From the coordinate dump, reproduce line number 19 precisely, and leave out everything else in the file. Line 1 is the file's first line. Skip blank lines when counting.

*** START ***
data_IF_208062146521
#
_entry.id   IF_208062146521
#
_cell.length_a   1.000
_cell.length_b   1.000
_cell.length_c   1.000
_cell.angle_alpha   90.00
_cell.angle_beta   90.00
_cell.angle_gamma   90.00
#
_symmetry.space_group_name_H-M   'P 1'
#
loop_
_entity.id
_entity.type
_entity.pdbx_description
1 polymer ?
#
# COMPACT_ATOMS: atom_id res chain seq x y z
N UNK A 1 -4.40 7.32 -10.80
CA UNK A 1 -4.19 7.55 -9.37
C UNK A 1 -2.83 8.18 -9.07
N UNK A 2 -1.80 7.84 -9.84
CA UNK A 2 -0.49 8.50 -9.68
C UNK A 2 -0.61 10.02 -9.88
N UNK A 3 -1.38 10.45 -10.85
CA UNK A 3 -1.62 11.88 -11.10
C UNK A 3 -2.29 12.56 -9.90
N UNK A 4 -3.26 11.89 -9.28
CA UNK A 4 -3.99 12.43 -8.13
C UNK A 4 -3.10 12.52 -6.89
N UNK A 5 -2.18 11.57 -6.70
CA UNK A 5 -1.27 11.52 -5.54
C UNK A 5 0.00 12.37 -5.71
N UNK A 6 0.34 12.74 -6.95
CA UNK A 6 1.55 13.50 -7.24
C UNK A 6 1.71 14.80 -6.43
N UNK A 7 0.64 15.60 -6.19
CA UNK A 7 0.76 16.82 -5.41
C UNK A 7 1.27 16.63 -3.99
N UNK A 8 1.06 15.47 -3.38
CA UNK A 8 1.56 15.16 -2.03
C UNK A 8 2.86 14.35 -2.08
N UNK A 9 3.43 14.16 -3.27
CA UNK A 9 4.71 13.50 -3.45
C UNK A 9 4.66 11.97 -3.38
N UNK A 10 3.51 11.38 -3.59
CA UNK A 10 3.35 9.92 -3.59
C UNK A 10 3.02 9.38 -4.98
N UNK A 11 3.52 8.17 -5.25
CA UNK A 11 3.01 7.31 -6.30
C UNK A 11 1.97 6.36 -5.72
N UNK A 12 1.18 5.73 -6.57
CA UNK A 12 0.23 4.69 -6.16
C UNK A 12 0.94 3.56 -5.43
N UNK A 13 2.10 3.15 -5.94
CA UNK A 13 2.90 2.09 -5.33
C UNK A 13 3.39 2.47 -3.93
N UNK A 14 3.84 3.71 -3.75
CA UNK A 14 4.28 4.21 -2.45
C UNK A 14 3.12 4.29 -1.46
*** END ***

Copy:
#